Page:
At least once during each session of the General Assembly, someone will ask me if I wish I were still there. My stock answer is, "Are you kidding?" But I usually follow by explaining that there are times I would like to inject myself back into the fray to deal with a particular bill or issue.
With the casino constitutional amendment apparently dead for this session, I thought I would share how I would have addressed the issue. Here's the version I would have filed:
"Notwithstanding any contrary provisions of the Constitution of Kentucky — The General Assembly shall, by general law, authorize the establishment, operation, and strict regulation of casino gaming at no more than nine horse racing tracks licensed by the horse racing regulatory authority of the Commonwealth of Kentucky.
"The Commonwealth's proceeds therefrom shall be expended solely to provide vouchers for tuition to accredited institutions of higher education in Kentucky for persons graduating from high schools located in Kentucky. The General Assembly shall, by general law, establish the formula and eligibility requirements for tuition vouchers, but shall authorize no more than one year of tuition for each year of high school attended in Kentucky.
"Not less than one-half of each race track's net proceeds from the operation of a casino shall be expended for purses, racing facility improvements, and programs for the benefit of the Kentucky horse industry, as approved by the horse racing regulatory authority for the Commonwealth."
What does this amendment do that others have not? It is premised on a big idea.
The one thing missing in previous discussions about gaming is something to fire the imagination of all Kentuckians. "We get a casino closer to home" just doesn't do it. A huge percentage of the population is located within 25 miles of a border state which has a casino just on the other side.
"We get more money for the General Fund" is not exactly a grabber. People still remember Gov. Wallace Wilkinson's bait-and-switch on the "Lottery for Education." After Wilkinson's election in 1987, the General Assembly convened in 1988 and ultimately adopted a proposed lottery amendment to put on the ballot that fall. During that session, I filed legislation to have the entire state proceeds of the lottery placed in a trust fund which could be spent only for education.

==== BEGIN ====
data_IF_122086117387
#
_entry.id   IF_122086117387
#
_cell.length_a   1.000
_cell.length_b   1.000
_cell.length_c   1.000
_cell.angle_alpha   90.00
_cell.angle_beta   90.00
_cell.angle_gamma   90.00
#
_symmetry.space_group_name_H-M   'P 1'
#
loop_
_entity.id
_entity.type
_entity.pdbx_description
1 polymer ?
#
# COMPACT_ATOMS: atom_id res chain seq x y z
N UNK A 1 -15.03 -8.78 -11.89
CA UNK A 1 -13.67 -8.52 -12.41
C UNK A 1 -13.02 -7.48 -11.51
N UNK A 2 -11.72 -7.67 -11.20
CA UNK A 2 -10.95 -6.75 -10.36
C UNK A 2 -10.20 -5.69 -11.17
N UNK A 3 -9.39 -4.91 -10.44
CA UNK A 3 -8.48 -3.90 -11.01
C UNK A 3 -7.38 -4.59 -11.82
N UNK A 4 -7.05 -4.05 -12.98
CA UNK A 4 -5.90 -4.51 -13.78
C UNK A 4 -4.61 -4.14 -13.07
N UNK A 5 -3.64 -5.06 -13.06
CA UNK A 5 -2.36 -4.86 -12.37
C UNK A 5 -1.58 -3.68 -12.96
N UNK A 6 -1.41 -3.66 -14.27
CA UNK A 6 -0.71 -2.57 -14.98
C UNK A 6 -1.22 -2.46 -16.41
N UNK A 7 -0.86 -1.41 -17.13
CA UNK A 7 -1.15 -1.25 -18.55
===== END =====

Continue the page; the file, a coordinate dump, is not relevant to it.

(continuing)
Notwithstanding the governor's campaign rhetoric, his people would have nothing of it. Though the General Assembly largely remedied that by statute in 1999 with the passage of the Kentucky Educational Excellence Scholarship Program, the damage to the voters' trust had already been done. What's more, people know all too well that what can be done by statute today can always be undone by statute tomorrow.
The promise of a college education — etched into the constitution — is different. Every Kentuckian has a child, a grandchild, a niece, a nephew or a friend that can benefit directly. Equally as important, nothing will move Kentucky ahead economically farther and faster.
This idea is not new. The Greatest Generation came home from World War II and took advantage of the GI Bill, the greatest education program to produce the greatest economic explosion this world has ever seen.
You will note that my suggested language makes the benefit a voucher to the student, which will give him or her bargaining power with institutions that will force them to compete to get the students in their doors and graduated within four years before the money runs out. And it is not limited to public colleges or universities.
It also lets the tracks take care of the horse industry, with oversight from the racing commission. There is no suggestion that part of the state's proceeds should go back to the horse industry. Giving tracks the gaming licenses should be enough.
There is, however, an important catch: At least half of the profits have to go to purses and other programs for the industry, which is to say not into the pockets of the tracks. How those funds get divvied up and expended would be subject to oversight by the racing commission.
The tracks are correct in saying we need purse money to compete with other states now supplemented by gaming. This amendment will ensure the money goes there and not somewhere else. This concept is also not new — you give someone a monopoly, you regulate their rate of return and you approve their expenditures. We do it with utilities; we can do it with gaming.
This constitutional amendment would have been a win for every Kentuckian who wants a college education, a win for Kentucky's economy and a win for Kentucky's signature horse industry.
If I were still there, that's what I would do.